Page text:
View Full Version : proper cycling for weilded tang

10-18-2010, 03:31 PM
Hey guys

What is the proper thermal cycle for a tang that has been wielded??

I have a small hunting knife that I REALLY want to put some leather washers on and I need a threaded tang to do so...

SOO I gonna slot the tang and wield it


this will cause grain to grow

what should I do??


1/4" 1084

Kevin R. Cashen
10-19-2010, 07:17 AM
You got the right idea as far as the grain size. I personally thread all of my tangs directly, not because I find any inherent weakness in welding so long as the weld is treated afterward, but because the belief in the weakness of welding is so prevalent that my customers feel better about the direct threading, and it is all about what makes the customer feel best. I have demonstrated welding threads on at hammer-ins, using proper follow up heat treatments, and then tried to break the weld only to have the tang or threads break instead, after multiple back and forth bends, but, of course, if you don't thermally treat that weld it will probably snap in one bend.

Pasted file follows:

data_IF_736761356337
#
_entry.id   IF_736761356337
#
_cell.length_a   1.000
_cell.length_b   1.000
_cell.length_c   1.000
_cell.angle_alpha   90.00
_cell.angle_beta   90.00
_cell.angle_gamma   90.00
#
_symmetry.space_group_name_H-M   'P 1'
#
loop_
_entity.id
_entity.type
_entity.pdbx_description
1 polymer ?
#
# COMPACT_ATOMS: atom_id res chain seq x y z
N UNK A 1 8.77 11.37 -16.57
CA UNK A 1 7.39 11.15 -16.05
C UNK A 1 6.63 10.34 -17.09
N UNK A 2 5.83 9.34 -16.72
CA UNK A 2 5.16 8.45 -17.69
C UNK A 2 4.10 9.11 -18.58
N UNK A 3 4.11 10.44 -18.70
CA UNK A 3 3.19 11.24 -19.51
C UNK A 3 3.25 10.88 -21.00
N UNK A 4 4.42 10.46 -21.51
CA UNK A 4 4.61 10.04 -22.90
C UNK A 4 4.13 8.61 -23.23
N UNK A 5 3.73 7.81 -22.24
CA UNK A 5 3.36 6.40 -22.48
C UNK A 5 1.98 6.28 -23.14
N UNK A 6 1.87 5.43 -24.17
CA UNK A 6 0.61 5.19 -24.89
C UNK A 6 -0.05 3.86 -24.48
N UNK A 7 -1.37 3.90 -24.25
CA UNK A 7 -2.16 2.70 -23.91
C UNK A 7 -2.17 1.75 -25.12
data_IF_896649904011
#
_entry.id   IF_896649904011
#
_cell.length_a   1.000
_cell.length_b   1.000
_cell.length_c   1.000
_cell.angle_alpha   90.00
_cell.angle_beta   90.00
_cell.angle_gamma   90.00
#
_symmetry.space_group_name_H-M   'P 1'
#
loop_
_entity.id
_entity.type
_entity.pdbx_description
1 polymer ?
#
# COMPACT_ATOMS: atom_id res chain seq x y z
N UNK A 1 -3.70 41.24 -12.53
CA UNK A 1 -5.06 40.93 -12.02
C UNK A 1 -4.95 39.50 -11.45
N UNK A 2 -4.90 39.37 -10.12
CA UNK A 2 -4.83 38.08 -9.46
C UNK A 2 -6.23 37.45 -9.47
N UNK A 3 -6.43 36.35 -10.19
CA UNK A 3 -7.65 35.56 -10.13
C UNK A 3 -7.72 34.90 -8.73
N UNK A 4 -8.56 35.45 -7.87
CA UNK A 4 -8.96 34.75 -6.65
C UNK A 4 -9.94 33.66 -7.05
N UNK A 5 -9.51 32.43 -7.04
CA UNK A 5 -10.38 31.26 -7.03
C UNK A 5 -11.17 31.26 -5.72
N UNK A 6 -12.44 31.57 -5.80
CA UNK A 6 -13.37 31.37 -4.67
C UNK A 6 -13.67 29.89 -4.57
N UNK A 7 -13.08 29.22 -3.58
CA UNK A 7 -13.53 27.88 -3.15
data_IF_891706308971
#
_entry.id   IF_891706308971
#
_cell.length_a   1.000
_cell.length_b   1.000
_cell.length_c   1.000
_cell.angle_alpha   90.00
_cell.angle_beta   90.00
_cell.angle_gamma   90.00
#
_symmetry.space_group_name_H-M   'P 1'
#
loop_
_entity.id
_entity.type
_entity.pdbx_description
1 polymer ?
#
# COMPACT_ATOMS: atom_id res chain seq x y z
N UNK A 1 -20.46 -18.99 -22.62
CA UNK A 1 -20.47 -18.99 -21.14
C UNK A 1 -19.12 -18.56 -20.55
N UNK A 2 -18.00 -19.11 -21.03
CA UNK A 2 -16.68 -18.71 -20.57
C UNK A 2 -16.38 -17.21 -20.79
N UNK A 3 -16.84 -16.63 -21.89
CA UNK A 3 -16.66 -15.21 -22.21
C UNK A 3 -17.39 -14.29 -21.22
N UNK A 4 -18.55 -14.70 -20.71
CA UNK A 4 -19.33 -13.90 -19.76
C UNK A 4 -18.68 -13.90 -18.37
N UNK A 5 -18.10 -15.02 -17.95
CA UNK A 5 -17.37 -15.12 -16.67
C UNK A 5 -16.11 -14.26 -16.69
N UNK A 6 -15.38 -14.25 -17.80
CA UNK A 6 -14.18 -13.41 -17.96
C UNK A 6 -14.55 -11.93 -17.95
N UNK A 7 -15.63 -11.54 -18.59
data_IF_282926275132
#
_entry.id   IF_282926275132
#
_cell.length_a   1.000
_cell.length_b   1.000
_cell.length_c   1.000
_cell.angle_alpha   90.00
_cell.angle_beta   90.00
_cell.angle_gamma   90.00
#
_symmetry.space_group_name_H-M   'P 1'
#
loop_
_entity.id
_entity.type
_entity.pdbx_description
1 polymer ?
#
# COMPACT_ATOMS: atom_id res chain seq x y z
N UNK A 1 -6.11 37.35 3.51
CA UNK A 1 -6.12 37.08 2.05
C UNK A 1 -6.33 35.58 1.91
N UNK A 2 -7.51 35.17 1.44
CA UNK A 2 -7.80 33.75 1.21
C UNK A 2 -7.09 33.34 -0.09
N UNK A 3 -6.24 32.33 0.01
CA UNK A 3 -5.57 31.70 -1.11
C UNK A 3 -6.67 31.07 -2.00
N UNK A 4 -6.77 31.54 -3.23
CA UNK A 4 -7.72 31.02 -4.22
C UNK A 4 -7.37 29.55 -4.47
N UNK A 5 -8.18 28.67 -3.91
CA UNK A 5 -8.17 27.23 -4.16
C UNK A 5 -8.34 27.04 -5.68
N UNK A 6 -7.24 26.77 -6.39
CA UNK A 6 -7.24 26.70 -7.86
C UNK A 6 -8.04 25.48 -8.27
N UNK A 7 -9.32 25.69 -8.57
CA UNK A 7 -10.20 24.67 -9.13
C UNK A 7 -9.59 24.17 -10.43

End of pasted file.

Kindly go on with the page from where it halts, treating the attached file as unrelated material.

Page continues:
Here is what I would do-

I like to use a torch to weld the threads because of the preheating effect, but I may use my TIG if I had to do it these days.
Weld the two pieces together and then allow them to cool before reheating the weld zone to nonmagnetic and then allow to cool again
Next reheat at least twice to nonmagnetic and then quench to cold in a good oil.
Follow the quenches with a heat to dull red a couple of times. Let it air cool and then get to work on cleanup.

10-19-2010, 03:34 PM
thank you sir for your response

Would you preheat the oil (145 degrees) before the quench or do a room temp quench like you were doing a normalizing cycle on over heated steel?

thanks again bro I do appreciate all that you do

Kevin R. Cashen
10-19-2010, 09:45 PM
It is not as critical for the oil on this quenching as it would be for the actual blade hardening, the idea is to cool the steel quickly to promote fine and even structures, not necesarrily to achieve maximum hardness.

10-20-2010, 03:55 AM
WOOHOOO thanks again bro!

10-27-2010, 05:49 AM
It amazes me the people who will buy into forge welded blades that will reject the idea of having a electrical process weld in the tang area. Some even go so far as to believe that soldered or mechanical connections are better. Thanks for weighing in on this Kevin